Birth Trauma Linked to Placenta Previa

Birth Trauma Linked to Placenta Previa

by / Wednesday, 07 April 2021 / Published in Birth Trauma
Pregnant woman holding her stomach while standing next to a window.

One thing many people might not realize happens during pregnancy is that the placenta tends to shift around. In the earlier stages of pregnancy, it’s very common for the placenta to be low, near or on the cervix. When the placenta is on or near the cervix, it’s known as placenta previa. When it occurs early in pregnancy, it’s generally not something to be terribly concerned about because the placenta will likely shift higher up on its own as the baby continues to grow. But if you get into your third trimester and the placenta is still too low, this can potentially cause serious problems.

Complications of Placenta Previa

While there isn’t a cure for placenta previa, it’s still extremely important for doctors to carefully monitor patients and take all appropriate steps to help ensure the baby is delivered as closely to its due date as possible. Very often, placenta previa leads to babies being born prematurely, which inherently puts them at a higher risk of being injured around the time of birth and a higher risk of developing other health conditions. Placenta previa can also result in complications like placental abruption and placenta accreta, both of which can potentially interfere with the child’s oxygen supply. If interruptions to oxygen aren’t addressed immediately, that lack of oxygen could result in serious health problems like HIE.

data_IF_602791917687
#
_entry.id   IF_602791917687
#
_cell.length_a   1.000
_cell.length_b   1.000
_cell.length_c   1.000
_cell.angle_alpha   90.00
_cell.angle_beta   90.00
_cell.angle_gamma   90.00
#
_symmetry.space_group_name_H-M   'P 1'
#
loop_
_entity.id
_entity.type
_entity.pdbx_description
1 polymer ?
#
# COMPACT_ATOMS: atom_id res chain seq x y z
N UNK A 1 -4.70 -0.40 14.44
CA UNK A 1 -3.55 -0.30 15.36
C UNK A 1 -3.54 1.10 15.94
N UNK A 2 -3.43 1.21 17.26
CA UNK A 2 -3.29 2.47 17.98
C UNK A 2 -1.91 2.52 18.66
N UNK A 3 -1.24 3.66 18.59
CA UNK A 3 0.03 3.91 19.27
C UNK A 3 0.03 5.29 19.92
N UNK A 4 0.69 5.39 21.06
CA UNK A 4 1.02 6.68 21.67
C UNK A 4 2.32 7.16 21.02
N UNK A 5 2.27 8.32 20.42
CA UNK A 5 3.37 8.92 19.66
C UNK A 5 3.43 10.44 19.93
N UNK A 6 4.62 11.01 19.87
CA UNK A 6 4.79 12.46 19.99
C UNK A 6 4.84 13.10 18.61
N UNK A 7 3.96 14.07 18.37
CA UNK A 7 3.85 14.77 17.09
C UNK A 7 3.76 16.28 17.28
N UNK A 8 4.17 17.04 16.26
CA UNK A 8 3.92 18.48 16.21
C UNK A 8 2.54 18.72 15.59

Placenta Previa Risk Factors

Placenta previa is a type of birth complication that doesn’t have any specific known causes, but there are some risk factors that have been linked to it:

  • Placenta previa in previous pregnancies

  • Having given birth before

  • Carrying multiple babies

  • Being considered “advanced maternal age”

  • Smoking

  • Prior surgery on your uterus

Addressing Placenta Previa

Placenta previa can occur in varying degrees. Marginal previa is when the placenta is near the cervix, but without actually covering any part of it. Partial previa refers to cases when the placenta covers part of the cervix, but not all of it. In cases of complete previa, the placenta completely covers the cervix, blocking the baby from entering the birth canal. In the vast majority of cases, a C-section is necessary to deliver a baby when complete previa exists.

Depending on the situation, it may be advisable for doctors to order things like bed rest and more frequent monitoring of the condition. They may also advise against other activities that have been linked to an increased risk of bleeding during pregnancy, such as exercise.

Contact a Birth Trauma Lawyer

If you experienced placenta previa during pregnancy and your child suffered injuries around the time of birth, don’t hesitate to contact a birth trauma lawyer as soon as possible. Even if your child is a few years old and you’re just now beginning to suspect they may have sustained a birth injury, you may still have options. It’s very common for symptoms of birth trauma to take time to show.

At Goodwin & Scieszka, we’ve worked with many Michigan birth trauma victims who have been in your situation. Contact us today to find out how we can help you.

Image: iStock / 

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